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Why You Should Be "Life Hacking" in 2017

Over the holidays, I upgraded my smartphone to the new Samsung Galaxy S7.  Unbeknownst to me, Rogers was offering a holiday/boxing day special so my phone arrived with the GearFit 2 watch.  My previous stance on these “smart watches” was that they were mostly a gimmick.  The original Apple Watch was marketed as an exercise companion, yet it didn’t have GPS built in to measure distance, and it wasn’t water proof. Apparently the 2nd generation Apple Watch has fixed these flaws.  The GearFit 2 has built-in GPS, music storage, water proof, and all the stuff that ‘fit-bits’ and the Apple Watch has, like step counter, flights-of-stairs counter, heart rate monitoring, and more.  Okay, so what?  All of these things are being referred to as “Life-Hacking”.  Life hacking essentially means you get real time feedback about various things related to your health and physical activity.  Historically, I have explained to people that getting 10,000 steps per day does not equate to anything “healthy” because 10,000 steps doesn’t mean you are strong, mobile, stress-free, with a healthy heart, lungs, and brain.  But, I’m changing my opinion.  While walking (or running) steps don’t tell me if my hip, knee, ankle, and spinal joints are healthy, it does give me a tangible amount of feedback about how active (relatively speaking) I was during the day.  Monitoring my heart rate allows me to know if my resting heart rate is rising over time (or lowering because my heart is stronger).  I’m also finding this level of feedback incredibly motivating.  I find myself climbing stairs just to hit my target (purposely forgetting things in my bedroom just to have an excuse to climb stairs to get it).

Imagine the future for life-hacking: What if we can have an adaptor to the watch that attaches to our chest to monitor our heart (real-time feedback electrocardiogram “ECG”)?!  What if diabetics can have real-time feedback of their glucose levels?!  What if lungs can be monitored for proper lung sounds?!  And whatever else the future may hold for life-hacking to give humans more knowledge of their current health status.  Now, there are other implications for life-hacking that are not so positive: Who’s collecting this data besides you?  Health privacy matters.  But, anonymous collection of this type of data may have profound scientific health value.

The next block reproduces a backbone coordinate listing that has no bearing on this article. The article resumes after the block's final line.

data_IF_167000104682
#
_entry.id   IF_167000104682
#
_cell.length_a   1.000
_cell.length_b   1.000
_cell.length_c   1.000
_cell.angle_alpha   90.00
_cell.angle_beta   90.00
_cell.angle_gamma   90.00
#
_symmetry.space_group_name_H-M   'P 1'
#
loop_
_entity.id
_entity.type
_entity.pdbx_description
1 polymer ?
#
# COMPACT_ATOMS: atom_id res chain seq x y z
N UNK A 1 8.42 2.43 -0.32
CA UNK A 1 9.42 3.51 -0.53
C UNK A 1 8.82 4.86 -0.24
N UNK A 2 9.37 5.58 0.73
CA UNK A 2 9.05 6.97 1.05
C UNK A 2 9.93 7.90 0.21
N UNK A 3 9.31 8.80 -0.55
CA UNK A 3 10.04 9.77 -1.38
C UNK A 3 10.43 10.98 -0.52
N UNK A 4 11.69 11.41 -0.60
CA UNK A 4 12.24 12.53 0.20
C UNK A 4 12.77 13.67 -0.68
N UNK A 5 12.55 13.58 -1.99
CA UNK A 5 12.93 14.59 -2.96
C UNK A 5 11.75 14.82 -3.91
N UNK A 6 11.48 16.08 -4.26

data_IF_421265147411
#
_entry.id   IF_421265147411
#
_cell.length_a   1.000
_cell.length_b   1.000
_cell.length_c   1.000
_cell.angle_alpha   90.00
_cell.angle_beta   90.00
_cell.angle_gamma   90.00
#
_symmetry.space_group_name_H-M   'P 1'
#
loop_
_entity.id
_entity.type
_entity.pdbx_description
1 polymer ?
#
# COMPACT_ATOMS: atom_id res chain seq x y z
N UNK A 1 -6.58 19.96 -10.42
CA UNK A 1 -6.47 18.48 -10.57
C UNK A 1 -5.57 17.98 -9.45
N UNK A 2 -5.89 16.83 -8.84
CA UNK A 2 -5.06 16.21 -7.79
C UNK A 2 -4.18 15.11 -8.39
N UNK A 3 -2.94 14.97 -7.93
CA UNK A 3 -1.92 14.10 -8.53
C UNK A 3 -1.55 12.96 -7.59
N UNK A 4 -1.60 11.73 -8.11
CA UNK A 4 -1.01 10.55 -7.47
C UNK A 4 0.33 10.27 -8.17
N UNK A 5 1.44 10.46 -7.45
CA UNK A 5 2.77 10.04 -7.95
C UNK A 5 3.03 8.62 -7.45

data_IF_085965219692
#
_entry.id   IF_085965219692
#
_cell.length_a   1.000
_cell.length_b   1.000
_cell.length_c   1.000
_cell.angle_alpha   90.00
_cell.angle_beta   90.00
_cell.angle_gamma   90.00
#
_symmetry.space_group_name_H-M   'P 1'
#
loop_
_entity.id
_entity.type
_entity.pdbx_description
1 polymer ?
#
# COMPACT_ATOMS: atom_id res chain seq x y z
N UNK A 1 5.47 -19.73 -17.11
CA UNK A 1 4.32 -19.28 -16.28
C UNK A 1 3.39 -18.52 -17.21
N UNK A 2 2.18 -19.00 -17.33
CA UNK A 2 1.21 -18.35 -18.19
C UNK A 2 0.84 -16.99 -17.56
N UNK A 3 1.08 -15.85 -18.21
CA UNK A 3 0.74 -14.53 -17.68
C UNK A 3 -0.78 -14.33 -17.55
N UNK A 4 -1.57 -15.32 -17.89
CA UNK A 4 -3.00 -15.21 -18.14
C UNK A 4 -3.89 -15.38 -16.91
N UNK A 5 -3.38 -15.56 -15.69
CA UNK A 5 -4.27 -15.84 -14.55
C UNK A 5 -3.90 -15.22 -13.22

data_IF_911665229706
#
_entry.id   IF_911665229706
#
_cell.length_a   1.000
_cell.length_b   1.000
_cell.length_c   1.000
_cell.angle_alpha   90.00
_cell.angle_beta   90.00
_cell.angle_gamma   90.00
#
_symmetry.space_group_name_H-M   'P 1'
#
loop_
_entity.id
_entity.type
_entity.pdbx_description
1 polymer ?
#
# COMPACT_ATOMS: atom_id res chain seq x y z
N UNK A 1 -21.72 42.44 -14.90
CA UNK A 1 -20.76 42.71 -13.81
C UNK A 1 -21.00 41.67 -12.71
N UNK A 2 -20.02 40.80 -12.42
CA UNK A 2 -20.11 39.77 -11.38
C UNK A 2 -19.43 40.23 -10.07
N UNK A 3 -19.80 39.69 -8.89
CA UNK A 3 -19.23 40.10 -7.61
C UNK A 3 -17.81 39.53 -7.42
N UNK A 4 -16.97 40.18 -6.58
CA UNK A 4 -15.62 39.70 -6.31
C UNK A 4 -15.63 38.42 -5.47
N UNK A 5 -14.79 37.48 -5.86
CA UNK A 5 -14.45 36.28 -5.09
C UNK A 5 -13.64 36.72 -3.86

Life Hacking is health feedback.  You’ve read/heard from me about the incredibly valuable role of having feedback about your own body.  In the context of exercise, and more precisely Controlled Articular Rotations (CARs), feedback tells you if you’re worse, the same, or better than the last feedback.  The more routine you are with your CARs, the more self-aware you are about the health status of your joints.  Is your range of motion (ROM) bigger, smoother, less painful?  Where and when is the pain during your CAR?  This feedback is so valuable to maintaining, restoring, and optimizing your physical body.  I cannot endorse this type of feedback and not recognize the incredible value of the technology-based “life hacking”.

This is in no way an endorsement of any of the watches, phones, or companies that sell these gadgets.  With each successive generation, the various companies will produce similar products at varying price points.  This is my first foray into the “wearable tech” market.  And, quite clearly, I am quite impressed with the feedback my wearable is providing.  In related news, my own Hip CARs are getting bigger, smoother, and more controlled.  How are yours?!

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